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Drives management, Linux best practices

asked 2015-04-04 06:07:44 -0500

Mike B. gravatar image

updated 2015-04-11 23:59:58 -0500

mether gravatar image

I want to completely encapsulate all my personal data from the system files. In order to do that at the time of Fedora 21 installation, I defined the separate drive /data (standard partitioning, not LVM) which will contain all of my data. The main idea is to allow to completely reinstall Linux, including the disk formatting, without any fear concerning the loss of the personal data.

Everything is working, but now, when I reinstalled Fedora 21 with complete disk reformatting, excluding /data I paid attention, that in contrast to the initial Fedora installation, now /data displayed in Nautilus as an external drive (/dev/sda3), and not as a folder inside the Computer. And after each system restart I have to remount this drive.

My questions are:

  1. How can I define the external drive, which will work (will be accessible) after Linux reinstallation without the need to remount it each time I restart the OS. Is there any way to reach this result without some surgeon operations on system config files.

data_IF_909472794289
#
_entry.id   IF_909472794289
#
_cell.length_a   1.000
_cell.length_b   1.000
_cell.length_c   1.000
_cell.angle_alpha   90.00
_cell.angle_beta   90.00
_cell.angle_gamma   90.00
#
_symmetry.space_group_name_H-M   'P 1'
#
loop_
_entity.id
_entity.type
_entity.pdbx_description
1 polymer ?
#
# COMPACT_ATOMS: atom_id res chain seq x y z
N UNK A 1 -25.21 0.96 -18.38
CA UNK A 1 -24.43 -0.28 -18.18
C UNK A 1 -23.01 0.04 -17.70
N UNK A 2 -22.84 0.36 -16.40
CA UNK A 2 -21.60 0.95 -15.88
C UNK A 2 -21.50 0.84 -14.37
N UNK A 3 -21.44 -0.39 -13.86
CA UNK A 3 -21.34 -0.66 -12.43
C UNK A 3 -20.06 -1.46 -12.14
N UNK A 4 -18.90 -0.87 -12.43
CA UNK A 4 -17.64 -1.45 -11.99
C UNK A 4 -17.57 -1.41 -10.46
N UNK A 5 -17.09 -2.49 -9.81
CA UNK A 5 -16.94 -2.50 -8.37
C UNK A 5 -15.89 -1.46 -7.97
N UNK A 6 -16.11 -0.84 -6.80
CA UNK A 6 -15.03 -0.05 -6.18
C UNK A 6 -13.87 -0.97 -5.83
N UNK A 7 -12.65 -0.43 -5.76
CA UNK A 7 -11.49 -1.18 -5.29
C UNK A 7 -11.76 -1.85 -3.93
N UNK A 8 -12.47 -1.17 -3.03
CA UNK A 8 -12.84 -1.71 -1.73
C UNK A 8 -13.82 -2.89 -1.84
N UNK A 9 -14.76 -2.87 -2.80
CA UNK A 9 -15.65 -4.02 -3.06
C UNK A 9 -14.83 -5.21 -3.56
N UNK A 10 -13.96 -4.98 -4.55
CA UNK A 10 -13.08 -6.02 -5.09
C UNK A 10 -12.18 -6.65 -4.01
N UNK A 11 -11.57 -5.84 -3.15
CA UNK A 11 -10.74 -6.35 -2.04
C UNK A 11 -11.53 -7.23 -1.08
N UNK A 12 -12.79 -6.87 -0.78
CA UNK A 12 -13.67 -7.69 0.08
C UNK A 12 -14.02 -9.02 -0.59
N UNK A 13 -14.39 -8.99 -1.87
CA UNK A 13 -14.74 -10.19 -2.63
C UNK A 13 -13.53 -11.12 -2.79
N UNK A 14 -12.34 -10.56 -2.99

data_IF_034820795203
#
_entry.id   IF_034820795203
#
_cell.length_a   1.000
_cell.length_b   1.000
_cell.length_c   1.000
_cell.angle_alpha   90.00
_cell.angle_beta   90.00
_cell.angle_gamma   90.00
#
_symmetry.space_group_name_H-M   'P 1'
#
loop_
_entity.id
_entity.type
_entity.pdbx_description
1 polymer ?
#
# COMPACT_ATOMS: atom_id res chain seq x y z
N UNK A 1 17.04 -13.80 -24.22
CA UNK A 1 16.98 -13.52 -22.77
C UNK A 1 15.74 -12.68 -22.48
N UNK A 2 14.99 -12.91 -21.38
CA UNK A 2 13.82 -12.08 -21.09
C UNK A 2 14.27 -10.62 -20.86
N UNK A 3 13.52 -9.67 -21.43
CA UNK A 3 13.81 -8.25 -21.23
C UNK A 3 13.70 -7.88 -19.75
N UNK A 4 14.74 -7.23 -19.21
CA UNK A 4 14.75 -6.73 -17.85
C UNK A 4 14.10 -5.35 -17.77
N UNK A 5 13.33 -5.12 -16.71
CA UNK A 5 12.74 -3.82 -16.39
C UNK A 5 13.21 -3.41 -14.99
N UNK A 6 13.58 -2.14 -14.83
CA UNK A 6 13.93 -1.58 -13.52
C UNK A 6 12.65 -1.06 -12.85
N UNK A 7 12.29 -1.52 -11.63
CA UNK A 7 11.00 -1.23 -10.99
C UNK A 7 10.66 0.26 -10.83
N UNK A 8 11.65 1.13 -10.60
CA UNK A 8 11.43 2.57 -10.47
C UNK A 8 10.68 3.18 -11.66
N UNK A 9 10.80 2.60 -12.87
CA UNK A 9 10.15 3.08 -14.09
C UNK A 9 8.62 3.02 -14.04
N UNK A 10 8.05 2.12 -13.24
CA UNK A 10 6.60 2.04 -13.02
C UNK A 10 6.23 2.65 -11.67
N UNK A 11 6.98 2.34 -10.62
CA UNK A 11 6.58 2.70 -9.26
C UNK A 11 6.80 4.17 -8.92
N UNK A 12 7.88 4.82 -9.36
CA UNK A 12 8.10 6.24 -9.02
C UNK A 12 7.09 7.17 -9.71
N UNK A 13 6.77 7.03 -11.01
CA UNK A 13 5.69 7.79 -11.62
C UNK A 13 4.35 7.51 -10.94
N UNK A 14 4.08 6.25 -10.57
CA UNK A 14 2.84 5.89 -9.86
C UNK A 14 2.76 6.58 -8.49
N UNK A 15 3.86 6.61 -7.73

2. Why in original Fedora installation the drive for my personal data displayed as /data inside of Nautilus's Computer view, and after reinstallation the same drive is now marked as external drive (/dev/sda3) and not as /data?

  3. What is the best practice to implement the data encapsulation in Linux, e.g. to separate the personal data from the system and to simplify the complete system reinstallation without any fear concerning the loss of the personal data?

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answered 2015-04-04 21:33:28 -0500

sideburns gravatar image

The reason /data isn't being mounted is that you didn't select the partition and give it an appropriate mount point when you installed Fedora 21. What you needed to do is specify that the partition is to be mounted at /data, but without reformatting. Normally, the practice is to keep all of your personal files in your home folder (e.g., /home/mike) and put /home on its own partition. Then, if you need to reinstall, you mount that partition at /home without reformatting and all of your data and your personal config files are kept intact. What you need to do now is create the mountpoint and add a line to /etc/fstab telling Linux to mount that partition at boot. Then, as root, run mount -a and if there aren't any error messages, the job's done.

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Yes, yhe easiest way is to configure this during the installation (select a mount point for the data drive, /home presumably)

alfC gravatar imagealfC ( 2015-04-05 04:17:19 -0500 )edit

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Asked: 2015-04-04 06:07:44 -0500

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Last updated: Apr 04 '15